The Washington Post reports on our shrinking arms industry:
A few numbers tell the story…the aerospace-defense industry workforce shriveled from 1.3 million in 1989 to 689,000 at the end of 2002, roughly the number employed in 1953…Between 2002 and 2008 nearly half of the industry’s workforce…will be eligible for retirement…universities are churning out few replacements.
Overall military spending is up, but only for 2003 has the weapons procurement allocation gone up. Here is a piece on the beginnings of the downward trajectory in some categories of spending.
But I don’t buy the Post’s account as stated. Procurement more generally is up across the agencies and stable within DOD, see this recent GAO report. In fact it appears that “A few numbers” do not tell the story. For the DOD, information technology accounts for 46 percent of the procurement total over the last five years. We are spending to make weapons smarter, not spending less on weapons. Not to mention that ship spending has risen 128 percent, again over the last five years. Aircraft spending is up 42 percent.
In part we simply like the weapons we have, and thus we are building more of them, or upgrading their quality. And since we are investing in information technology, it is hard to argue we are mortgaging our future. If we are underspending in any areas, look toward Iraqi reconstruction and intelligence, two areas where our failures have been obvious.
The Economist has a good write-up on the work of experimental economist John List. As you may know, an endowment effect arises when you value something more, simply because you own it. In the context of laboratory experiments, often people will value a coffee mug more, much more (say five times more), once someone gives them the mug as theirs. In contrast, economic theory suggests that your willingness to pay for the mug should only be slightly less than your willingness to give up the mug for money (willingness to be paid). Here is a piece by recent Nobel Laureate Daniel Kahneman on the same topic.
List had the ingenious idea to see which traders were most subject to this ownership bias. So he took people who traded sporting cards and gave them other sporting memorabilia. The key result is this: the more real world trading experience a person had, the weaker the ownership or endowment effect. Professional dealers hardly seemed to be biased at all. The lesson is simple: asset markets work well when traders have the necessary experience. List also showed that sellers learn how to trade properly, without much of a bias, more rapidly than buyers do, which may explain why neophyte buyers get taken advantage of in stock markets, and why upward-moving bubbles may start. (Researchers have found that other distinctions may matter as well, you may value the mug more if you won it in a tough competition, as opposed to receiving it as a gift.)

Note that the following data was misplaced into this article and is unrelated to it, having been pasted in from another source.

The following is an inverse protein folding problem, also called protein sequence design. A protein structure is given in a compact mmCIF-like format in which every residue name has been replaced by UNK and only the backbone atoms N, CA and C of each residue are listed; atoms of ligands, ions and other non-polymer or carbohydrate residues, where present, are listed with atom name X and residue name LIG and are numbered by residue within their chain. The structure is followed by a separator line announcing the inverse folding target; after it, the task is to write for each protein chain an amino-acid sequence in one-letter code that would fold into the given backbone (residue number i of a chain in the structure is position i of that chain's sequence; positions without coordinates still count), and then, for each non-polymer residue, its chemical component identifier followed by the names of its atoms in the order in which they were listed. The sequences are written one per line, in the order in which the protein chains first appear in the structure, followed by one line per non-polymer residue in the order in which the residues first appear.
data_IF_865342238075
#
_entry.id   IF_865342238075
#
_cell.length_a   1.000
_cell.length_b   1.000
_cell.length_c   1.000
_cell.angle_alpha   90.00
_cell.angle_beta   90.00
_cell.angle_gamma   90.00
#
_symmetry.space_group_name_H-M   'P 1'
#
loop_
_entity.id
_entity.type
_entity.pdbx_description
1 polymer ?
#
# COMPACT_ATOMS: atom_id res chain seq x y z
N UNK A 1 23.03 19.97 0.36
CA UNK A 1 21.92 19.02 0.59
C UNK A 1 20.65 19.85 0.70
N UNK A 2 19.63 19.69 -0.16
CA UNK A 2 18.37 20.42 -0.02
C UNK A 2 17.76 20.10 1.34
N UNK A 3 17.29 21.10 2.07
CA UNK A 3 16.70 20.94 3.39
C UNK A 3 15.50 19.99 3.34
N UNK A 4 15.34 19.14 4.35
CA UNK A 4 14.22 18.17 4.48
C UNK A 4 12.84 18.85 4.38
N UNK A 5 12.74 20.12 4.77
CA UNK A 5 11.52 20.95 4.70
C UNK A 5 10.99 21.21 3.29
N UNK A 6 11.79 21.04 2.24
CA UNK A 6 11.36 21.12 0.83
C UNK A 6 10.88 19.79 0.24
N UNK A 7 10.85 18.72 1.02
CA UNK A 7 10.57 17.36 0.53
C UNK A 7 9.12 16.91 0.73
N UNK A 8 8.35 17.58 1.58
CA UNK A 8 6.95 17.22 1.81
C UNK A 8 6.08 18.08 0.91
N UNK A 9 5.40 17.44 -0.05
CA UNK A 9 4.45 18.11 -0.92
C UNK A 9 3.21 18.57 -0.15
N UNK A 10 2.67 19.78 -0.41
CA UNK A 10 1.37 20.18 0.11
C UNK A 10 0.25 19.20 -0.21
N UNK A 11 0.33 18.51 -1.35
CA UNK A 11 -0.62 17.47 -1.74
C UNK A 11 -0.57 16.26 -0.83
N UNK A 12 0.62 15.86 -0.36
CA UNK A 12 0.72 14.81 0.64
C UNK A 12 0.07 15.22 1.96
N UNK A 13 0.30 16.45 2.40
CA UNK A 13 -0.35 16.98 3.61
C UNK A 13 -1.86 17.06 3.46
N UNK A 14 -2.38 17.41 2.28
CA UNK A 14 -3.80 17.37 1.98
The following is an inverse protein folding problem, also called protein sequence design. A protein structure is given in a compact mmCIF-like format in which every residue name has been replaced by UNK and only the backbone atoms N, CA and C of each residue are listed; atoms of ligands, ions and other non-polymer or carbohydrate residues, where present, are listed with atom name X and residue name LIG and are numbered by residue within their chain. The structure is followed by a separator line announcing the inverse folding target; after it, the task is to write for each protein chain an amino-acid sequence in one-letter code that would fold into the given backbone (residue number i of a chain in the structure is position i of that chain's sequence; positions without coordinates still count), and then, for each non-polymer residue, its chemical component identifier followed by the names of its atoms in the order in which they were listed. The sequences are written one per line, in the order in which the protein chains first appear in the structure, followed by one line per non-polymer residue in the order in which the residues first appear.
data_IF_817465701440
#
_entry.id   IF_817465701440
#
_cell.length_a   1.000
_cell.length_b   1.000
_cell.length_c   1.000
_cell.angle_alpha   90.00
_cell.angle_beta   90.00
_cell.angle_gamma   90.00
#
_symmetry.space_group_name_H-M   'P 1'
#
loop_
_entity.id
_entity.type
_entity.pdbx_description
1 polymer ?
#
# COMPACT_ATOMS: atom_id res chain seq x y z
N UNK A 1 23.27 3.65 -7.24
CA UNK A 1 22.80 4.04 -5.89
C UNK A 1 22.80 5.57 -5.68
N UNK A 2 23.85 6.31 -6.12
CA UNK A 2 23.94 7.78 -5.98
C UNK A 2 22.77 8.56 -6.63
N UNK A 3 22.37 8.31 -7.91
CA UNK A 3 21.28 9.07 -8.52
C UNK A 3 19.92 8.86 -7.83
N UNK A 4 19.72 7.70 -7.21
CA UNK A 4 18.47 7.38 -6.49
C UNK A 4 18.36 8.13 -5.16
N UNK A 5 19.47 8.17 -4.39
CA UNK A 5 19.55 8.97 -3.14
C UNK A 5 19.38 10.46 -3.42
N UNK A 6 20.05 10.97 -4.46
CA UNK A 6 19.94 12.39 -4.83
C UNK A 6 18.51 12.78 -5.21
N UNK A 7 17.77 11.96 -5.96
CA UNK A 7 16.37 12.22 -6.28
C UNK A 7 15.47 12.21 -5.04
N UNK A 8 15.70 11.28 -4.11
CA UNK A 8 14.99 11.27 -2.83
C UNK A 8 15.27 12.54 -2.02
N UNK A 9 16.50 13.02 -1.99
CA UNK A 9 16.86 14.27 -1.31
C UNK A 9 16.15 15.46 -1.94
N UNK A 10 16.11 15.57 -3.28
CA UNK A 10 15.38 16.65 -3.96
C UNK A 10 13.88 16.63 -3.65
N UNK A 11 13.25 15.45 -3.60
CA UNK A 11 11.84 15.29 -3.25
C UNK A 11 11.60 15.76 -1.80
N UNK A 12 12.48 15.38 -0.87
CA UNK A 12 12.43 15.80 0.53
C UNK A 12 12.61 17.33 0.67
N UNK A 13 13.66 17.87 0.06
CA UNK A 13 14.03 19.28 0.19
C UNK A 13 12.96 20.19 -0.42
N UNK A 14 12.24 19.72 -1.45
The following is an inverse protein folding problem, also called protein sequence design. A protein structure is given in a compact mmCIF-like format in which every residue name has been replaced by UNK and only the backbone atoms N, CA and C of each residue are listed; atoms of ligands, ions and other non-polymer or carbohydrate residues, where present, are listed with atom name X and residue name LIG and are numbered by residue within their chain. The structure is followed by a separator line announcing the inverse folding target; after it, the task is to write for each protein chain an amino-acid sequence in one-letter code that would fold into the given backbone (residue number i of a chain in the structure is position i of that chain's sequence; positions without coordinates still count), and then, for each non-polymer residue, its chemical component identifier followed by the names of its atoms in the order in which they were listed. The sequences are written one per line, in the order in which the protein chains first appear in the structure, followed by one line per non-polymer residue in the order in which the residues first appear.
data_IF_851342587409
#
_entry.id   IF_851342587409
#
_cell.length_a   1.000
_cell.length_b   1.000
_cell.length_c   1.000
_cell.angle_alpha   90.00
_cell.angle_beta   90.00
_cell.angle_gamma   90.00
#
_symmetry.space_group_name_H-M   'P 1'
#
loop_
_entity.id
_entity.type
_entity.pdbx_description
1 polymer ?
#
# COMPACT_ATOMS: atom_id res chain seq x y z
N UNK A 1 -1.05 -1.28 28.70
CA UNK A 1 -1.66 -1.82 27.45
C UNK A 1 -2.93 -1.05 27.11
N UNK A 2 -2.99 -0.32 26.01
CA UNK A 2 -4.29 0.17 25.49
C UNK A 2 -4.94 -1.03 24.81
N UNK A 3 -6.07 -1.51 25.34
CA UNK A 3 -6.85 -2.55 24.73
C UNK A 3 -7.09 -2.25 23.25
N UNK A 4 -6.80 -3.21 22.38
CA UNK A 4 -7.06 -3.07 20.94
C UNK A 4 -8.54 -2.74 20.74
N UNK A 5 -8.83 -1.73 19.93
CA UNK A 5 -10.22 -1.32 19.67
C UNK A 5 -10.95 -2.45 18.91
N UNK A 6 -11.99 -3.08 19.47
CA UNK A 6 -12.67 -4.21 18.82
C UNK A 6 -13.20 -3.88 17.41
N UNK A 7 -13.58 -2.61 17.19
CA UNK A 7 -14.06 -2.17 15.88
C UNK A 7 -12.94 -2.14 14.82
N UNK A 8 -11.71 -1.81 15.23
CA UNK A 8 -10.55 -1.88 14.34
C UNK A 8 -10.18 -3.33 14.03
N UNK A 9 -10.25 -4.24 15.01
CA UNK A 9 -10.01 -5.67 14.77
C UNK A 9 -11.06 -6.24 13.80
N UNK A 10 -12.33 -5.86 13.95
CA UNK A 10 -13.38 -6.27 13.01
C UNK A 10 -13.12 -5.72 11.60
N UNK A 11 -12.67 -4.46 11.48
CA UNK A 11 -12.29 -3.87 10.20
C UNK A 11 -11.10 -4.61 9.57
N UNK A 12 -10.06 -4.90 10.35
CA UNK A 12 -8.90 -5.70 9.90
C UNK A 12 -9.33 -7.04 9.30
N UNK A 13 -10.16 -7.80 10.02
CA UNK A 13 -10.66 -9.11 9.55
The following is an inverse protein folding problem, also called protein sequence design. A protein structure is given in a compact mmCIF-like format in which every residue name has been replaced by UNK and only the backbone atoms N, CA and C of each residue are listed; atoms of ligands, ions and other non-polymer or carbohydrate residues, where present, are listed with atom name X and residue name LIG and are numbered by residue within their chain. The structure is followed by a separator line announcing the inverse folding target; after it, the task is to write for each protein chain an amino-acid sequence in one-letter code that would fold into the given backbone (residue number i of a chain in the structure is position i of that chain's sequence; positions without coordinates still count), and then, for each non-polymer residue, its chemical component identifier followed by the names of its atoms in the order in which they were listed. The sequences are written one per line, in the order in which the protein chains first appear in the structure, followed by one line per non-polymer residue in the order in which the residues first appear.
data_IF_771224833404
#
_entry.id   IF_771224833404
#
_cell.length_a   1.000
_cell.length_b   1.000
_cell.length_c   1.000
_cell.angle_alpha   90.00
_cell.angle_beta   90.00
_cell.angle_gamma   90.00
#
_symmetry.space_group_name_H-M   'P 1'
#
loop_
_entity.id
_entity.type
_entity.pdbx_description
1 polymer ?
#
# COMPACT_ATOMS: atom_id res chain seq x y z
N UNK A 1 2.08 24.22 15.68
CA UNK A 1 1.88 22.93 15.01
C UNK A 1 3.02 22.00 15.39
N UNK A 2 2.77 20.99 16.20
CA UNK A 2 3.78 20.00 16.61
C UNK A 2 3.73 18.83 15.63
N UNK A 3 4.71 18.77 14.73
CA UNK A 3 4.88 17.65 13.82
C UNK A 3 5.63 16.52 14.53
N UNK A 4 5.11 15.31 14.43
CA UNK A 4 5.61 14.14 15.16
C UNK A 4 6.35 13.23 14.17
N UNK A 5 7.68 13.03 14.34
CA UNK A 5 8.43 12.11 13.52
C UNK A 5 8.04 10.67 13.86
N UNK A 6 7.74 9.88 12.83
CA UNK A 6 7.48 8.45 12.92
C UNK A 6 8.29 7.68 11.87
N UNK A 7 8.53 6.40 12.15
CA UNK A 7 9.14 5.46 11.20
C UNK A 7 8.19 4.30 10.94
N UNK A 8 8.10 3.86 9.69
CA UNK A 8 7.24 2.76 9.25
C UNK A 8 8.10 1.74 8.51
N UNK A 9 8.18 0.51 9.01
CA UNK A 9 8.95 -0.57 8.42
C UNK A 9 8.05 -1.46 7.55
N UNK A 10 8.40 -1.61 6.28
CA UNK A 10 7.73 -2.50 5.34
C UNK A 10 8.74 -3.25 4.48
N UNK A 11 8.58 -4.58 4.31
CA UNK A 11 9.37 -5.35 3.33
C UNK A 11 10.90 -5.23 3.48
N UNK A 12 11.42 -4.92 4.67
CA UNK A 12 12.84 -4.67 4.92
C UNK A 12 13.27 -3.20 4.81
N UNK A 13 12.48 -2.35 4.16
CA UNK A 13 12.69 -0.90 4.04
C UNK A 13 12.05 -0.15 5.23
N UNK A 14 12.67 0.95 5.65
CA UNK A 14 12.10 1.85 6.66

Here is a money quote from The Culture of Defeat by Wolfgang Schivelbusch:
“Losers who have completed the first stage of reaction to defeat – surprise, dismay, disbelief, and the search for scapegoats – begin to examine their history for the deeper reasons behind their failure. Forced to admit that they took a wrong turn somewhere, they try to ascertain where they strayed from the true path.” (p.69)
It gets better: “…conquered societies…strive to emulate the victors…” (from the inner flap).
There are some good examples: France after the Franco-Prussian War, Germany and Japan after World War II, parts of Germany after the invasion of Napoleon, or Russia after the 1905 war with Japan. Attaturk and Turkey, following the collapse of the Ottoman Empire. Or Argentina after the Falklands. But I can think of exceptions. Did losing territory cause Peru to mimic Chilean organization? Did it do much for Bolivia? Poland has lost many wars, but fortunately stuck to its course rather than emulating the Russians.
What about contemporary Iraq? Here is a good review of Schivelbusch that raises the right questions. In any case reading his book made me more optimistic, though I would still like a comparative study of the successes and failures. Thorough defeat appears to be one key for later success. Schivelbusch suggests that allowing for a certain feverish insanity — including crazed dancing — after the defeat, might be another.